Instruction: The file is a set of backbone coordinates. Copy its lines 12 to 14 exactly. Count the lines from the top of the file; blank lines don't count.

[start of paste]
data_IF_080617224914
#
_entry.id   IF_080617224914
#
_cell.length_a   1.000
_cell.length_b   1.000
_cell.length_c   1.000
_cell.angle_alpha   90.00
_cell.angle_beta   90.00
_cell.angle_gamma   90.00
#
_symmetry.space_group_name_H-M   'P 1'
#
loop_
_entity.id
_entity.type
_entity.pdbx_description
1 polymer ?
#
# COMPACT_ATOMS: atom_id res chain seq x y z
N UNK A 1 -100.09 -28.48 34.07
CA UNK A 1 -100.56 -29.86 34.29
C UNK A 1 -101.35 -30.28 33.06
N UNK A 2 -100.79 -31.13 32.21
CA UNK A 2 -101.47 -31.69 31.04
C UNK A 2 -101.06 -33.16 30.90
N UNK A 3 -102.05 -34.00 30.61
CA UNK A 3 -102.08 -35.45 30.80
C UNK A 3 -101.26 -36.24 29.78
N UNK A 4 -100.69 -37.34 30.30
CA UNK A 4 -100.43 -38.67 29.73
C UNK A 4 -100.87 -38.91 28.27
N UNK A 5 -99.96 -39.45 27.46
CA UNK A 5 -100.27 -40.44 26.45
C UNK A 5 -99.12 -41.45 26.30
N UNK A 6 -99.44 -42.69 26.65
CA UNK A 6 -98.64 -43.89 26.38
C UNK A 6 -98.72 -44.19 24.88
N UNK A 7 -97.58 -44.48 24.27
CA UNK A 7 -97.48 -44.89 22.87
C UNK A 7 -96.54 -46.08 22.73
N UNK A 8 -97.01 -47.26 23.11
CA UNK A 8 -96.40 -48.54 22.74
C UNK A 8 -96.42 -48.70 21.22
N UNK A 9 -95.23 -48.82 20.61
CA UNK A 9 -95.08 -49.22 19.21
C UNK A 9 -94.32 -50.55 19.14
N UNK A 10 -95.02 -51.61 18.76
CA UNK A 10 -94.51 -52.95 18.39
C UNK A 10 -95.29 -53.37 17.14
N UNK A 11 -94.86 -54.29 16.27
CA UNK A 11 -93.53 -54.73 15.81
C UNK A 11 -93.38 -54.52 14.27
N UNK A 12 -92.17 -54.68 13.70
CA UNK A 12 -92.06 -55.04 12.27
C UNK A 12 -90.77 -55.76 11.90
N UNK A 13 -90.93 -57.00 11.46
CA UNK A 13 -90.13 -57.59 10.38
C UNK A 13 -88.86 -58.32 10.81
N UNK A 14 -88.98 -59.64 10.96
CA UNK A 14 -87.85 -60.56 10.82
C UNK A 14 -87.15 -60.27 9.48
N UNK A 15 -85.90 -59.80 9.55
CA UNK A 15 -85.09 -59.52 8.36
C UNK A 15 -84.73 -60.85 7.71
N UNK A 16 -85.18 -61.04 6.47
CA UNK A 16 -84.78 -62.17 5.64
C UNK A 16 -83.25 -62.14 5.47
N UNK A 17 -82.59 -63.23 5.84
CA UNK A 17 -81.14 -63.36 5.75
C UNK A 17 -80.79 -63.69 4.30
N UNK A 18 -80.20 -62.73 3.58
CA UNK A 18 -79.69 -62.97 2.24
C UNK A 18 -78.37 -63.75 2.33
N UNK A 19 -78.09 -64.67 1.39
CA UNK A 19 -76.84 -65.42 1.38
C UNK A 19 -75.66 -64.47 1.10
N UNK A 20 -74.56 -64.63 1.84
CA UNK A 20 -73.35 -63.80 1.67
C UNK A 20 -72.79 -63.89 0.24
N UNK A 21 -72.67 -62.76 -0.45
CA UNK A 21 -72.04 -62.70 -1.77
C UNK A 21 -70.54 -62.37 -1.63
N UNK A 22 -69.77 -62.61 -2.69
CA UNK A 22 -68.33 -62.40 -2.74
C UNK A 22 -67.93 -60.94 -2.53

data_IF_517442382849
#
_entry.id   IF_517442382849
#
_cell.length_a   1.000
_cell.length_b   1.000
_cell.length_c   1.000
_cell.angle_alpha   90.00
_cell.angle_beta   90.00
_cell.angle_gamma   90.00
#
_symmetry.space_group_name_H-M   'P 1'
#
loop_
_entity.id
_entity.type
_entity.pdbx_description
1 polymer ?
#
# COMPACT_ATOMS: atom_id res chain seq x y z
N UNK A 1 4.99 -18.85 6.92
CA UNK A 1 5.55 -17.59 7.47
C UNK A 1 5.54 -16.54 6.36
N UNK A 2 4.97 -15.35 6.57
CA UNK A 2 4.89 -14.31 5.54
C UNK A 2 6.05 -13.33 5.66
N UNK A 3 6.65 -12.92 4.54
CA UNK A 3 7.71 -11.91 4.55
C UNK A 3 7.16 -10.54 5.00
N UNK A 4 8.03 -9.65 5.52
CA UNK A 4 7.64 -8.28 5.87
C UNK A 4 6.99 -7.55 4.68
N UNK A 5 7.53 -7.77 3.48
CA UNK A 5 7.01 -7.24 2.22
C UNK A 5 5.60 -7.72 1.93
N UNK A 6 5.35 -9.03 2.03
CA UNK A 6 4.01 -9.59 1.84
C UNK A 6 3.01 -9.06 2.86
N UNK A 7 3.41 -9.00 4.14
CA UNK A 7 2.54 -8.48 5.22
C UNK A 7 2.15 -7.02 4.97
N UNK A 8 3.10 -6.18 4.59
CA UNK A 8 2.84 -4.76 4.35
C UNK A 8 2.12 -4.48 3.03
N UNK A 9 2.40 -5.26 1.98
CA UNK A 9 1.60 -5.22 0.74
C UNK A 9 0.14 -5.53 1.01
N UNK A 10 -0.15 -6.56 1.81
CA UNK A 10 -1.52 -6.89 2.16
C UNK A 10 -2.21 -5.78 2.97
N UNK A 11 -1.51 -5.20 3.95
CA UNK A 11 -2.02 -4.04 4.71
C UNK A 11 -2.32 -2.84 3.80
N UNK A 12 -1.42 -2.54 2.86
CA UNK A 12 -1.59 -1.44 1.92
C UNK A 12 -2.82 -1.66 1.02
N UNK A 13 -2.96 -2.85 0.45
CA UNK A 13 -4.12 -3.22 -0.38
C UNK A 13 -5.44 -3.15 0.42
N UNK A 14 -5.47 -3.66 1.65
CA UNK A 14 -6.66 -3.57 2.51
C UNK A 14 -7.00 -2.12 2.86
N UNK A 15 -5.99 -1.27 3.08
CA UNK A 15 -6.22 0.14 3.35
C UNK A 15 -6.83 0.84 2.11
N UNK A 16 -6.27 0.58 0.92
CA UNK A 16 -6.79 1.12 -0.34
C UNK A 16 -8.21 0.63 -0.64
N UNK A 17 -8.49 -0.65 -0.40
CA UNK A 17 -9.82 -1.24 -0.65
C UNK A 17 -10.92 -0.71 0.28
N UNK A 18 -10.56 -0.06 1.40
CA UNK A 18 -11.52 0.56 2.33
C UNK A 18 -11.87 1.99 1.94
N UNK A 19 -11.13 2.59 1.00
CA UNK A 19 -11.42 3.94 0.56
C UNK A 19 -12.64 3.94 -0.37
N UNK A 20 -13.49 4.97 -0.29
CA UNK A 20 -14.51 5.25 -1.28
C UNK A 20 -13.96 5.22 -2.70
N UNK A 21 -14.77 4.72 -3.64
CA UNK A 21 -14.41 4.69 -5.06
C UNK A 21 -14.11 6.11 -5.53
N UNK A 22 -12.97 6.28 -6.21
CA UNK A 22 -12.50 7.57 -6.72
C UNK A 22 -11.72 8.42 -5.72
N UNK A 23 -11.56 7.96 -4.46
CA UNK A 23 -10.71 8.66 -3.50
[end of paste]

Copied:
_symmetry.space_group_name_H-M   'P 1'
#
loop_